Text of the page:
Interview with Les Echos
Interview with Pentti Hakkarainen, Member on the Supervisory Board of the ECB, conducted by Solenn Poullenec on 12 June 2018
What is your approach to fintech firms who are moving into banking?
We have published guidelines for fintechs seeking to obtain a banking licence. We take the same approach to them as we do to traditional banks. We supervise them according to the same criteria. We do not wish to promote certain business models over others and we are neutral in respect of the technology used. We support the advance of new technologies and the boost to competitiveness but we don't want to encourage these developments by relaxing the rules or by taking a different supervisory approach.
Do fintechs present any particular risks?
We want to make sure that they understand and manage their risks. The difficulty is to keep up to date with changes which can occur very swiftly in financial technologies. Some firms use artificial intelligence or machine learning models. In order to manage the risks, not only the managers of fintechs or banks but also supervisors need to fully understand how these tools work. Another element that we need to look at closely in the context of fintechs and financial technologies is outsourcing, which can also be a source of risk.
Could there be systemic risks linked to fintechs?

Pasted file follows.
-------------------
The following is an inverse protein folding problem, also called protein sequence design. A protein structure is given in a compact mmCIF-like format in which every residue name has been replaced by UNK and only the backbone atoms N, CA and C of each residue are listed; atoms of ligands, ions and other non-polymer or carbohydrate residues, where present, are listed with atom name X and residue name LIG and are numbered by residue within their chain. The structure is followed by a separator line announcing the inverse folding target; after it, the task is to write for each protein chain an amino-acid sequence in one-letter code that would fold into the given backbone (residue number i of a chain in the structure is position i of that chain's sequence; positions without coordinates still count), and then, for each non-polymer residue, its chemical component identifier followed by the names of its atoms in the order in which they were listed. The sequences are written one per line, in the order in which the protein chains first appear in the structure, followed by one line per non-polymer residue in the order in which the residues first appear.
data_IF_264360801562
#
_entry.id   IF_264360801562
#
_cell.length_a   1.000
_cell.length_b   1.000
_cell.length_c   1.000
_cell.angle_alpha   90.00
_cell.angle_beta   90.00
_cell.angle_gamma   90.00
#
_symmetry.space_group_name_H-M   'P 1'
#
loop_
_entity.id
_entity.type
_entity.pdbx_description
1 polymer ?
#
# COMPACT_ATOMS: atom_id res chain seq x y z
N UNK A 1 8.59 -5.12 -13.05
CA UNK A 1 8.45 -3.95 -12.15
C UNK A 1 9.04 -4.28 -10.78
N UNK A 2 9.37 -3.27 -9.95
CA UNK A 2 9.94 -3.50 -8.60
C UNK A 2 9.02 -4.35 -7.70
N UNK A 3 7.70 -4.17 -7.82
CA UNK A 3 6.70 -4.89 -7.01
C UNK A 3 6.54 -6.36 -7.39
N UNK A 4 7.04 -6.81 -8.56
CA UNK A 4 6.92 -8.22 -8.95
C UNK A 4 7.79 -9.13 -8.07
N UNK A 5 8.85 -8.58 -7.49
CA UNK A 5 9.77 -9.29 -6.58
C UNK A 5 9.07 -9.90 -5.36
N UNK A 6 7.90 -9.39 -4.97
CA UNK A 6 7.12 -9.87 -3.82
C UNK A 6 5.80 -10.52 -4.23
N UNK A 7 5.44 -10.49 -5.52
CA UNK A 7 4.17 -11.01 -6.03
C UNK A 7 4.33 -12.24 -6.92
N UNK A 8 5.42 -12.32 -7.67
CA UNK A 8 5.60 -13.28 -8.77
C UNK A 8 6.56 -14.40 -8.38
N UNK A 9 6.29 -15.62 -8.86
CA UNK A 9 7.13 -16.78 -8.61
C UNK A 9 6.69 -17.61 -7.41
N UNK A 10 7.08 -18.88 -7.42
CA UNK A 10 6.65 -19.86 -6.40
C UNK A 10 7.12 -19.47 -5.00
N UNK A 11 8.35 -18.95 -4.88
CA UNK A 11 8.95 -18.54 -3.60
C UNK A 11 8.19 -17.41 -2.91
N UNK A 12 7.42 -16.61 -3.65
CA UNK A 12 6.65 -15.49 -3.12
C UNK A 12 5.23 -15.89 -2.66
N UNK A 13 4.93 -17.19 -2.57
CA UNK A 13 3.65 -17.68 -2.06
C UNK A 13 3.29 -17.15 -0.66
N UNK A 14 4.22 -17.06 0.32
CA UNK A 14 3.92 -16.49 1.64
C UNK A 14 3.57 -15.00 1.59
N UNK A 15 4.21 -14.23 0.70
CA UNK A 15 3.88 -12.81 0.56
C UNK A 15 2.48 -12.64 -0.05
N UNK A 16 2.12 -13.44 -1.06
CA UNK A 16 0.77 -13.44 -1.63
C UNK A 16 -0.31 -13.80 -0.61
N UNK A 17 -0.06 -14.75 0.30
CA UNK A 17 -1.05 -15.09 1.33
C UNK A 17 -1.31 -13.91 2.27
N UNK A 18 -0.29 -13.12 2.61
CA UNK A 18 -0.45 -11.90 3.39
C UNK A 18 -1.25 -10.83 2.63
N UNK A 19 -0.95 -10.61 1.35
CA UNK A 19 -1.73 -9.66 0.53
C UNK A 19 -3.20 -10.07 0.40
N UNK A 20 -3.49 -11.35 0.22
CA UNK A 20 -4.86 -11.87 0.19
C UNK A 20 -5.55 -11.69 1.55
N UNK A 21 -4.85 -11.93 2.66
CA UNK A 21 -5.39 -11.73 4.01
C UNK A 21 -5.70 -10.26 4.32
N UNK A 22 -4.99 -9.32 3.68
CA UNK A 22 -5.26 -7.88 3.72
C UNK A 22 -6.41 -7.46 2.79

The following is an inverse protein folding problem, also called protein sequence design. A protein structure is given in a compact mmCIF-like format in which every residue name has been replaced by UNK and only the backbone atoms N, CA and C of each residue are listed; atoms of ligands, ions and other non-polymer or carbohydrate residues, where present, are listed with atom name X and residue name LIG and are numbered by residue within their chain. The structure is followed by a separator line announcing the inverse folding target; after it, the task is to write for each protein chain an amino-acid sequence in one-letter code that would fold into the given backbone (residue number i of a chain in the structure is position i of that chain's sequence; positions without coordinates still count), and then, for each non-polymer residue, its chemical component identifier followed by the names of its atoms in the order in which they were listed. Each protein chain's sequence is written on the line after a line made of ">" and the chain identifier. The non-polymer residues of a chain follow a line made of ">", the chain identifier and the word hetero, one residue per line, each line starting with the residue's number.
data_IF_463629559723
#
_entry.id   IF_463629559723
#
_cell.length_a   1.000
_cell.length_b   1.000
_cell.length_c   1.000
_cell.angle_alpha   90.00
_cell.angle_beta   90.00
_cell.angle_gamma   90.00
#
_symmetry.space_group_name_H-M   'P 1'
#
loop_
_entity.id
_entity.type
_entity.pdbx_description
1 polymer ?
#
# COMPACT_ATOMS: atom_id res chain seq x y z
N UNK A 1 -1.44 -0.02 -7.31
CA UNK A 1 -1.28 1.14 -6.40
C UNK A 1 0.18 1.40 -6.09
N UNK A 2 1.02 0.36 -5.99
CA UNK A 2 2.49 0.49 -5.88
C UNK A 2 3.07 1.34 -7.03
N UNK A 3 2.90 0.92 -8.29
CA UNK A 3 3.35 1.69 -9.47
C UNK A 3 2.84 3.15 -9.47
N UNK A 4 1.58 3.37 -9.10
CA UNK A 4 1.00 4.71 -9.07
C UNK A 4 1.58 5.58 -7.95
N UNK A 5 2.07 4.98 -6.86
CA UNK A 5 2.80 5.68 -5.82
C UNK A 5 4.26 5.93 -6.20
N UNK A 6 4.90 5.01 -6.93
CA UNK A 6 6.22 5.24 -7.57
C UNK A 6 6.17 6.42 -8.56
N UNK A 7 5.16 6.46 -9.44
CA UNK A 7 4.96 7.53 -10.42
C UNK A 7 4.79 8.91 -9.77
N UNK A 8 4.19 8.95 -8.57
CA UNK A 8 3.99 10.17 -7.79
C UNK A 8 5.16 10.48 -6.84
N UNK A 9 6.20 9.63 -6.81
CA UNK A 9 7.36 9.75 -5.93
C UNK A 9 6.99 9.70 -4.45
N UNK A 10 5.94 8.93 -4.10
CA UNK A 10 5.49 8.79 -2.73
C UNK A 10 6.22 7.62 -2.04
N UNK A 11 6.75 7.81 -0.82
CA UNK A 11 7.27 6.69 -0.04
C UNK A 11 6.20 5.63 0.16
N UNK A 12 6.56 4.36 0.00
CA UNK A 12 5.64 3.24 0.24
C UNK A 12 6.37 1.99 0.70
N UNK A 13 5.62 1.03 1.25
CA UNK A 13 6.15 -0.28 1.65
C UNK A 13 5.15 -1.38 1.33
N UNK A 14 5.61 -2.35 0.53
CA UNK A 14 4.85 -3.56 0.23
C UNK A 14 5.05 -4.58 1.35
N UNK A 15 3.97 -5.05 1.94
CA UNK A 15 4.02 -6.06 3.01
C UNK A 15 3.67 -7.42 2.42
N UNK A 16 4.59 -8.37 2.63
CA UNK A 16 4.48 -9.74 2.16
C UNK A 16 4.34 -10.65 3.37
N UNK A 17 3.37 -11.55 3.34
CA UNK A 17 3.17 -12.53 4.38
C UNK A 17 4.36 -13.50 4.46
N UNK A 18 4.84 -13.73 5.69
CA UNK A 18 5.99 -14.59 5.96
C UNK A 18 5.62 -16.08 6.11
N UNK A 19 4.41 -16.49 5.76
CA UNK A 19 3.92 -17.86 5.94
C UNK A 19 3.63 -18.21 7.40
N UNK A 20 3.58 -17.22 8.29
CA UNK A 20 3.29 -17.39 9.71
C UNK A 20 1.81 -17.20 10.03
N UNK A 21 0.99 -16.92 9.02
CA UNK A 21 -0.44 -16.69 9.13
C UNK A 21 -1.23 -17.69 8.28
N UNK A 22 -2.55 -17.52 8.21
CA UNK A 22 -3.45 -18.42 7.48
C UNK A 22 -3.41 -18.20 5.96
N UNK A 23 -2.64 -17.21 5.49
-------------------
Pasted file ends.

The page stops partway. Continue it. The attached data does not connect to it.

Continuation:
We do not see compelling financial stability risks. Nevertheless, we are vigilant. We are paying very close attention to cyber risks. They can affect any kind of business but they may be particularly significant in certain areas of finance. We are also paying attention to the systemic risks that could emerge if there is only one or a small handful of providers available for a given financial technology. If the provider or providers were to run into problems, a lot of stakeholders could be affected.
What impact do you think fintechs could have on the European financial sector?
Fintechs and financial technologies could drive the banks to improve the quality of their services and to make them cheaper for consumers. More generally, the evolution of financial technologies and of the fintechs should lead to more banking services that are easy to access across borders. Given that we now have European banking supervision in place, this could bring about a more integrated European financial services market and speed up the consolidation in this sector.